ALBANY, NY -- December 3 -- A new report released today by the Institute for Americas Future shows that New Yorks seniors and people with disabilities with very low incomes will be forced to pay much more for medication they desperately need because of the new Medicare prescription drug law passed by Congress and signed into law by President Bush. |
This report shows what we knew all along, said Roger Hickey, co-director of the Institute for Americas Future. The new Medicare law gives handouts to drug and insurance companies and sticks New Yorks most vulnerable seniors and people with disabilities with higher costs than they pay today.
Todays report shows that New Yorks seniors and people with disabilities who have incomes below the federal poverty level will pay $85.9 million more for prescriptions over the first five years of the new Medicare law, said Richard Kirsch, executive director of Citizen Action of New York. Supporters of the new Medicare law have touted it as helpful to low-income seniors despite evidence to the contrary. In his radio address on November 22, 2003, President Bush said that seniors with the highest drug bills would save the most on their prescriptions and seniors with the greatest need would get the most help. The report finds that New Yorks seniors and people with disabilities whose incomes are below the federal poverty level will have to:
- Pay a higher co-payment for each prescription,
- Spend $3,600 out of their own pocket before getting full prescription coverage,
- Go through the process of joining a private insurance company drug plan,
- Hope that the drugs they need are on the restricted drug list of the plan they join, and
- Pay as much as 50 percent of their annual income on prescription drugs before they can get 100 percent coverage for the costs of their prescription drugs.
When the new Medicare prescription drug law takes effect in 2006, New Yorkers eligible for both the federal Medicare and NYS Medicaid programs will pay higher co-payments for each prescription than they do under New Yorks current law. The new law forbids 455,000 New Yorkers on Medicare from getting prescription coverage under Medicaid starting January 2006. If they do not enroll in a private prescription drug plan approved by Medicare, the federal government will automatically enroll them in a plan.
The new Medicare law will actually cost the poorest individuals those with incomes typically $6,650 or less annually more out of their own pocket for medications than they currently pay, said Joy Gould, RN and Health Care Project director for Citizen Action of New York. An oft-cited benefit of the new Medicare law for the lowest-income New Yorkers is a waiver from co-payments once these individuals spend $3,600 out of their own pocket each year. But in order to reach this out-of-pocket limit, those with the lowest incomes would have to spend more than half of their entire annual income on prescription drugs.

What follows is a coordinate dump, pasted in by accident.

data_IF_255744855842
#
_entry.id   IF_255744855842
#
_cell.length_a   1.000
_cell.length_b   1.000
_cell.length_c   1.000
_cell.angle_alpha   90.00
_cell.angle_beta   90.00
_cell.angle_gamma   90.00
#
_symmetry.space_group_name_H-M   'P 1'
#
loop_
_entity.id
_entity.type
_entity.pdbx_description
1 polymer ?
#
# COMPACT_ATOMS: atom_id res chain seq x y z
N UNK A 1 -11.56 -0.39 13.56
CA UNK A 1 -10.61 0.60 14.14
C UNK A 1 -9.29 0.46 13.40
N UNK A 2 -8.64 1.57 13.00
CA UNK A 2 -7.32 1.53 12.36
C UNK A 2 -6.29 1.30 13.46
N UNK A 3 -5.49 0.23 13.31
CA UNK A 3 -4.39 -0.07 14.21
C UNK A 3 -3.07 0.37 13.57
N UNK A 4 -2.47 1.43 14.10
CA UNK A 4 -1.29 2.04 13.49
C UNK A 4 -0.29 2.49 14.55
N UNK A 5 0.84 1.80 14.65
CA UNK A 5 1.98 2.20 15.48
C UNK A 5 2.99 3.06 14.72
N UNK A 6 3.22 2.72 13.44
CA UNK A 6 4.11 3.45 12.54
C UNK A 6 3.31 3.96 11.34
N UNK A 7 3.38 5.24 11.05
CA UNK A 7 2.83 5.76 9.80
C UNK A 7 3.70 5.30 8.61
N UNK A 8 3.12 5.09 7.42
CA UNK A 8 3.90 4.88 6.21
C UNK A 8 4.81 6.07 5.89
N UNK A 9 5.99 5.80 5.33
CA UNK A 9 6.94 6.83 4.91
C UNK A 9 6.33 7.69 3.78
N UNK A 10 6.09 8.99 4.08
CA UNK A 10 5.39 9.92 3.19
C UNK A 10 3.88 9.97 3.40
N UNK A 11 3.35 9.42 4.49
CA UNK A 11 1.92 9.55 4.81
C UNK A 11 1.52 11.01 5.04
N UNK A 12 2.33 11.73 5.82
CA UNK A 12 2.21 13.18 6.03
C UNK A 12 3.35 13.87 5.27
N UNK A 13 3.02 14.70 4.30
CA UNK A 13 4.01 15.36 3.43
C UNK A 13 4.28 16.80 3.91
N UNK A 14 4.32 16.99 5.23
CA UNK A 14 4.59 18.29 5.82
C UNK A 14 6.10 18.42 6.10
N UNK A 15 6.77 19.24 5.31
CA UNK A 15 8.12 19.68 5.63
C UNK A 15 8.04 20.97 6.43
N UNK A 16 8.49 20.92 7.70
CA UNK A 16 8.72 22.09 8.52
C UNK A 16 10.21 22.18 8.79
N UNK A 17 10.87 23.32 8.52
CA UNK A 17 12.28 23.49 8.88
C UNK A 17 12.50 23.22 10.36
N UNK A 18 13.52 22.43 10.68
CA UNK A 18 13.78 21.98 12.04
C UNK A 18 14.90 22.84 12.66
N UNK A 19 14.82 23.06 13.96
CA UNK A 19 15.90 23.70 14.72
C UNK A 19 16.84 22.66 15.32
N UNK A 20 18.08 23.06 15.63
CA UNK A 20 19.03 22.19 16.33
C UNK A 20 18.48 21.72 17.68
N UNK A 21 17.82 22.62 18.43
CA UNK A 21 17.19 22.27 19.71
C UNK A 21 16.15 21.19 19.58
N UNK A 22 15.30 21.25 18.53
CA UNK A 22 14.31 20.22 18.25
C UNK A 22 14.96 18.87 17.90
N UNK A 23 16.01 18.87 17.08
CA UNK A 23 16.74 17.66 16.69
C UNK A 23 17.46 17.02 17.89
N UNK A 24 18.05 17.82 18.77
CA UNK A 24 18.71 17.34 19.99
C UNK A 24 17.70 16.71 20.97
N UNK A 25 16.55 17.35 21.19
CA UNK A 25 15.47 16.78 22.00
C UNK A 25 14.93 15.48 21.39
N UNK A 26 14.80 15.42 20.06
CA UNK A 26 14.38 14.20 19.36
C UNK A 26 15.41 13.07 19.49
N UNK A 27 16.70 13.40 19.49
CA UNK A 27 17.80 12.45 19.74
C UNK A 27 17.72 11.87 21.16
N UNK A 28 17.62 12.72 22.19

In addition to paying higher costs, Medicare recipients on Medicaid will have no guarantee that they can get the prescriptions they need or that the private drug plan they choose will cover the particular drug they need. Currently, New Yorks Medicaid program covers all prescriptions that a doctor deems medically necessary and assures seniors and people with disabilities will get the prescriptions they need even if they cant pay the small Medicaid co-payment.
But the new Medicare law requires all beneficiaries to pay the co-payment before they can get a prescription. Private insurance companies offering the Medicare drug plans must cover two drugs per therapeutic class and each company can define those drug classes. Prescription drugs that are not on the insurance companys approved drug list are not covered. If a New Yorker enrolled in the plan needs a medication not on the list, they are responsible for 100 percent of the cost. The private prescription drug plans are also free to change the drugs they cover at any time and are only required to post the changes on the Internet when the change goes into effect.
"Congress and the president should take the same oath as doctors: First, do no harm. Sadly, this new Medicare law does just the opposite it will harm almost half a million of New Yorks lowest-income seniors and people with disabilities by charging them more for their prescription drugs, said Gould. It is time to repeal and replace the current Medicare law, which threatens the benefits seniors and people with disabilities already have. We need a real prescription drug benefit that covers all drugs, for all seniors and people with disabilities, and allows Medicare to negotiate for the lowest prices.
A complete copy of the report, Lowest-Income New Yorkers Will Pay $85.9 Million More for Prescriptions in First Five Years of the New Medicare Law, is available at http://www.ourfuture.org/docUploads/NY_report_2004_120304_112326.pdf.
The Institute for Americas Future (IAF) is a center of non-partisan research and education. Drawing on a network of scholars, activists and leaders across the country, IAF develops policy ideas, educational materials and outreach programs. IAF focuses on kitchen-table concerns such as economic security, retirement security, health and safety on the job, clean water and safe food. IAF provides a growing network of progressive writers, leaders and activists with facts, ideas, and arguments through an active web page and email network